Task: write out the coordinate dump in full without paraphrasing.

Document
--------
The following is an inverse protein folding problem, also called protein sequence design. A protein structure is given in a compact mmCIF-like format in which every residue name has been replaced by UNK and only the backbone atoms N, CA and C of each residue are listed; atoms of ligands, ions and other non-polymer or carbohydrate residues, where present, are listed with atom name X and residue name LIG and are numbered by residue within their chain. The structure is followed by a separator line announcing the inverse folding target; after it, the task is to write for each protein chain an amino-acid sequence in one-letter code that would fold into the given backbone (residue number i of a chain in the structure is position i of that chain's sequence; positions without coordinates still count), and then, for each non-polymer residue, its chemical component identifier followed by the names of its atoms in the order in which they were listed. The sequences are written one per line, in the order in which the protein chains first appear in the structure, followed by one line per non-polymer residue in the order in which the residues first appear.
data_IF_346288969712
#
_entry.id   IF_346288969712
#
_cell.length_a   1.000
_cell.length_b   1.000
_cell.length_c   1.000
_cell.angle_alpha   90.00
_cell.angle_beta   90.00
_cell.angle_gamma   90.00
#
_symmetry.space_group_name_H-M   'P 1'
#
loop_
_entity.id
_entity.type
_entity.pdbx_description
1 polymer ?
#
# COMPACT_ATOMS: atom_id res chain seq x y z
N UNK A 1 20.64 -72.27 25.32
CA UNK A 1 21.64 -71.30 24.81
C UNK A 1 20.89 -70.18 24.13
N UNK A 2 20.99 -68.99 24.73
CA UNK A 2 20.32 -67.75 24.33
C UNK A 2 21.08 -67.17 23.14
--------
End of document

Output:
The following is an inverse protein folding problem, also called protein sequence design. A protein structure is given in a compact mmCIF-like format in which every residue name has been replaced by UNK and only the backbone atoms N, CA and C of each residue are listed; atoms of ligands, ions and other non-polymer or carbohydrate residues, where present, are listed with atom name X and residue name LIG and are numbered by residue within their chain. The structure is followed by a separator line announcing the inverse folding target; after it, the task is to write for each protein chain an amino-acid sequence in one-letter code that would fold into the given backbone (residue number i of a chain in the structure is position i of that chain's sequence; positions without coordinates still count), and then, for each non-polymer residue, its chemical component identifier followed by the names of its atoms in the order in which they were listed. The sequences are written one per line, in the order in which the protein chains first appear in the structure, followed by one line per non-polymer residue in the order in which the residues first appear.
data_IF_346288969712
#
_entry.id   IF_346288969712
#
_cell.length_a   1.000
_cell.length_b   1.000
_cell.length_c   1.000
_cell.angle_alpha   90.00
_cell.angle_beta   90.00
_cell.angle_gamma   90.00
#
_symmetry.space_group_name_H-M   'P 1'
#
loop_
_entity.id
_entity.type
_entity.pdbx_description
1 polymer ?
#
# COMPACT_ATOMS: atom_id res chain seq x y z
N UNK A 1 20.64 -72.27 25.32
CA UNK A 1 21.64 -71.30 24.81
C UNK A 1 20.89 -70.18 24.13
N UNK A 2 20.99 -68.99 24.73
CA UNK A 2 20.32 -67.75 24.33
C UNK A 2 21.08 -67.17 23.14